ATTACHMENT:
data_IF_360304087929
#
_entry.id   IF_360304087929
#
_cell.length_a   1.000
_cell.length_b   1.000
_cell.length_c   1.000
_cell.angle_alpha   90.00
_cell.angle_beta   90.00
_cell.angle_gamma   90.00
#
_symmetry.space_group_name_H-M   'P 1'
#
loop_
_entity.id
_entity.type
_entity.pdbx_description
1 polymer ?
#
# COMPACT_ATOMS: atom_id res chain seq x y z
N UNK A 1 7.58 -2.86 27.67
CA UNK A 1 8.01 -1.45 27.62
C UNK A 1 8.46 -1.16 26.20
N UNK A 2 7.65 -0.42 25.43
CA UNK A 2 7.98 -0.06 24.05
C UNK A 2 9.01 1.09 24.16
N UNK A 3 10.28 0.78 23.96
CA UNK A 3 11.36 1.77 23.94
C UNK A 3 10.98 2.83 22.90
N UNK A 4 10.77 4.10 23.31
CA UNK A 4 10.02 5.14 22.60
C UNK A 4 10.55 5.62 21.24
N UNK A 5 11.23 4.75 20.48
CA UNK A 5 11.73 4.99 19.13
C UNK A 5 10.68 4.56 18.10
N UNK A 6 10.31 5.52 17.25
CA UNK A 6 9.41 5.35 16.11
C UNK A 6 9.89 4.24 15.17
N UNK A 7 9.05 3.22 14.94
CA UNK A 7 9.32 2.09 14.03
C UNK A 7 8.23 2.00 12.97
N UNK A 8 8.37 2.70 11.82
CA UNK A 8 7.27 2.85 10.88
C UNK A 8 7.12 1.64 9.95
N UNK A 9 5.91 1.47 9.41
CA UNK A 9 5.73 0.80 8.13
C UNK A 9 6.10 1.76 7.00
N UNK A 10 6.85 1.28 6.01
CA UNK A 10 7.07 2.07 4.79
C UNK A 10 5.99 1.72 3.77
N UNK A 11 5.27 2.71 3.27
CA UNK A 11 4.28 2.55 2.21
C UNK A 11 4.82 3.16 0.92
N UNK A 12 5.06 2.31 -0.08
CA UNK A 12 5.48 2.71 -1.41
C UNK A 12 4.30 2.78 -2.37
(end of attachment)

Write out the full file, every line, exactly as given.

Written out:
data_IF_360304087929
#
_entry.id   IF_360304087929
#
_cell.length_a   1.000
_cell.length_b   1.000
_cell.length_c   1.000
_cell.angle_alpha   90.00
_cell.angle_beta   90.00
_cell.angle_gamma   90.00
#
_symmetry.space_group_name_H-M   'P 1'
#
loop_
_entity.id
_entity.type
_entity.pdbx_description
1 polymer ?
#
# COMPACT_ATOMS: atom_id res chain seq x y z
N UNK A 1 7.58 -2.86 27.67
CA UNK A 1 8.01 -1.45 27.62
C UNK A 1 8.46 -1.16 26.20
N UNK A 2 7.65 -0.42 25.43
CA UNK A 2 7.98 -0.06 24.05
C UNK A 2 9.01 1.09 24.16
N UNK A 3 10.28 0.78 23.96
CA UNK A 3 11.36 1.77 23.94
C UNK A 3 10.98 2.83 22.90
N UNK A 4 10.77 4.10 23.31
CA UNK A 4 10.02 5.14 22.60
C UNK A 4 10.55 5.62 21.24
N UNK A 5 11.23 4.75 20.48
CA UNK A 5 11.73 4.99 19.13
C UNK A 5 10.68 4.56 18.10
N UNK A 6 10.31 5.52 17.25
CA UNK A 6 9.41 5.35 16.11
C UNK A 6 9.89 4.24 15.17
N UNK A 7 9.05 3.22 14.94
CA UNK A 7 9.32 2.09 14.03
C UNK A 7 8.23 2.00 12.97
N UNK A 8 8.37 2.70 11.82
CA UNK A 8 7.27 2.85 10.88
C UNK A 8 7.12 1.64 9.95
N UNK A 9 5.91 1.47 9.41
CA UNK A 9 5.73 0.80 8.13
C UNK A 9 6.10 1.76 7.00
N UNK A 10 6.85 1.28 6.01
CA UNK A 10 7.07 2.07 4.79
C UNK A 10 5.99 1.72 3.77
N UNK A 11 5.27 2.71 3.27
CA UNK A 11 4.28 2.55 2.21
C UNK A 11 4.82 3.16 0.92
N UNK A 12 5.06 2.31 -0.08
CA UNK A 12 5.48 2.71 -1.41
C UNK A 12 4.30 2.78 -2.37